In the case of gang rape, the group dynamic of shared violence against women likely includes a shared misogynistic belief about women as evil, or about a type of women being evil, or somehow either deserving to suffer, or deserving to be eliminated with the deluded idea that society would somehow be better if the object of hate were killed.
Thus, the gang has a shared belief system, a shared code of “ethics”, and shared goals.
The psychology of gang rape is that of the group. A sense of belonging is experienced by the “brothers” as they develop camaraderie through having this shared experience and shared goal. A major influence that contributes to the cohesiveness of the group is an emotional dependency upon one another, which often is a result from a deep sense of inadequacy and a need to find identification and a sense of belonging to a group.
In cases of gang rape, the leader is usually a strong socio-path who also has “charisma” and the ability to influence others.
Crimes committed by groups, especially rape can be especially horrific because the individuals in the group will become even more aggressive or violent than if they were to act alone. The combination of autonomy, an adrenalin rush, and peer approval work together often leaving such individuals temporarily feeling a rush of power that can compensate for their usual feelings of inadequacy.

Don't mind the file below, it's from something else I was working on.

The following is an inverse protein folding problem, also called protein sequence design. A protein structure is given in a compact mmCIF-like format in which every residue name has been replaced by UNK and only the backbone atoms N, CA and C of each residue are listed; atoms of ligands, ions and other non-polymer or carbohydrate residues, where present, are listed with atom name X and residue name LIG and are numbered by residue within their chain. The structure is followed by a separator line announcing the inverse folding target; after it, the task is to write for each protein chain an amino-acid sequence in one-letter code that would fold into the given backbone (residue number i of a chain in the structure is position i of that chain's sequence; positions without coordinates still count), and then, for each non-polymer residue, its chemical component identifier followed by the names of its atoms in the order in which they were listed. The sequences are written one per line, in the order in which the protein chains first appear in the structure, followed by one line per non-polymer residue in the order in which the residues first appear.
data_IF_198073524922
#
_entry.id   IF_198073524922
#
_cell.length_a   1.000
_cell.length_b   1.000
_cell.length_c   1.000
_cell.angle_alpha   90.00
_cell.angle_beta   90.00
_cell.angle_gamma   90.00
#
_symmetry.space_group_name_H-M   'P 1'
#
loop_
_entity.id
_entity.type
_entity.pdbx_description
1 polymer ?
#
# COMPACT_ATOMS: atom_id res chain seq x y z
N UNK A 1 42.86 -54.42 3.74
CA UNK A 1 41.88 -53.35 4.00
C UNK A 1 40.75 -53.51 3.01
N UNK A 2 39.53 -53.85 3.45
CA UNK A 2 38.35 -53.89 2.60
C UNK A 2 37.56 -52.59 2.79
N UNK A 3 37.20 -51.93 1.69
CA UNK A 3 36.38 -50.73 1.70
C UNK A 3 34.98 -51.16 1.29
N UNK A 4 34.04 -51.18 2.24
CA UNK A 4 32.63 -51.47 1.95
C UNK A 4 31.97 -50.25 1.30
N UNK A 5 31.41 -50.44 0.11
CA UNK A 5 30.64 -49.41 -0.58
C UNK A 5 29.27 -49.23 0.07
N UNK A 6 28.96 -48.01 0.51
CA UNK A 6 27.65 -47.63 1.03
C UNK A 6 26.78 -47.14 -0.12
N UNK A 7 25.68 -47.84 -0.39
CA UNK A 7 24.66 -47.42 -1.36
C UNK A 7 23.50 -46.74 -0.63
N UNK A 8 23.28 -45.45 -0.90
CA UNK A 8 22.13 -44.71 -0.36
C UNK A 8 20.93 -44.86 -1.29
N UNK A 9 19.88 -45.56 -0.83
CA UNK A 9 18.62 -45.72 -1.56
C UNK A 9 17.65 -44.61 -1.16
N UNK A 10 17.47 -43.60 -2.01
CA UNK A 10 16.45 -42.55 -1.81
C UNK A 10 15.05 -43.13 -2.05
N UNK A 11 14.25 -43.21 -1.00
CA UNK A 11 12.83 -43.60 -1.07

The individual is also relieved of total responsibility for the crime, because the act is shared. During the process of the act itself, the individuals within the group often become de-individualized experiencing “strength” and “power” from the group. The individual can lose his awareness of his own personal morality and values as the individual identifies with the group, accepting or adopting the group’s “morality” as his own.
Nothing written here leaves the reader with many good feelings or feelings of hope.
Many ask: how can we cure a psychopath? There has been a lot of research in an effort to determine what causes a person to become a socio-path, and how we can treat this condition. However, to date, in spite of all efforts, there are no real solutions found.
What does seem apparent is that when a society develops strong boundaries and has laws in place that are enforced to protect women, and then the frequency of such crimes can be decreased. And, of course, these kinds of laws are a reflection of the societies’ own belief system about women, and a reflection of how much society values women.